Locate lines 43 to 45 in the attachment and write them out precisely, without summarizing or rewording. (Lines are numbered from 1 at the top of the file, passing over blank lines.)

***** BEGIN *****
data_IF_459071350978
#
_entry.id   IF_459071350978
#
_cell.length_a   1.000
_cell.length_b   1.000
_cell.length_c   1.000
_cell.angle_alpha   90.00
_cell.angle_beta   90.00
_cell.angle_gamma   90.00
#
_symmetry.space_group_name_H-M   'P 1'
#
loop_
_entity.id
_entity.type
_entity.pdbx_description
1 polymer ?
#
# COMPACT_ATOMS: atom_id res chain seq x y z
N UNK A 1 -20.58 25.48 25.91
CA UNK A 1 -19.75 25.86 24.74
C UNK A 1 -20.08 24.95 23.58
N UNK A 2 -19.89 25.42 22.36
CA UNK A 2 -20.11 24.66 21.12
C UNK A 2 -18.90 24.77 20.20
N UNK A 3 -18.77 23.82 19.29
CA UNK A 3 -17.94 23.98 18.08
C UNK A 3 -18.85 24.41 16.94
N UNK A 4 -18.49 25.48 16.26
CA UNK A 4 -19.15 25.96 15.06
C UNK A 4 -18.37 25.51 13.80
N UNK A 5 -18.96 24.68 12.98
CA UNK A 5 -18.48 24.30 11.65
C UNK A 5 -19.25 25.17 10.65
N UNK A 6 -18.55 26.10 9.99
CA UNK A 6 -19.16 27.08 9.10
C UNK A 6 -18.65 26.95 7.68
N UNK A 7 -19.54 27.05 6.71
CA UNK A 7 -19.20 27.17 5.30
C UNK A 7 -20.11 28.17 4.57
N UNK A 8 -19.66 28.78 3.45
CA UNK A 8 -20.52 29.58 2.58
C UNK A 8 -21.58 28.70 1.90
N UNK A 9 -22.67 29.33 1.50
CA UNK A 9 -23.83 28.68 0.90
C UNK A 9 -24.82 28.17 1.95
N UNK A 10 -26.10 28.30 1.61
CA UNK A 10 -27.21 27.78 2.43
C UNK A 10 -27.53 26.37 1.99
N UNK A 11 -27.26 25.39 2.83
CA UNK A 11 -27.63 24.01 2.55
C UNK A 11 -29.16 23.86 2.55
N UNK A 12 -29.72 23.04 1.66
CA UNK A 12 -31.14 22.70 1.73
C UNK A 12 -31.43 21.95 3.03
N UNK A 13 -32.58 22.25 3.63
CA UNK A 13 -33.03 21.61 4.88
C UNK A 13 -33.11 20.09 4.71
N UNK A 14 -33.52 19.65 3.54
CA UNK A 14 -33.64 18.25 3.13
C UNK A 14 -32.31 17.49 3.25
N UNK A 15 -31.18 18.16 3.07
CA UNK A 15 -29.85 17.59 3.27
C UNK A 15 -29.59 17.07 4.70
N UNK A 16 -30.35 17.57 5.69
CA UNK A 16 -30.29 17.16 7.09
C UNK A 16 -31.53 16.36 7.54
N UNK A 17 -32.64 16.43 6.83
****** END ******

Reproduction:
CA UNK A 8 -20.52 29.58 2.58
C UNK A 8 -21.58 28.70 1.90
N UNK A 9 -22.67 29.33 1.50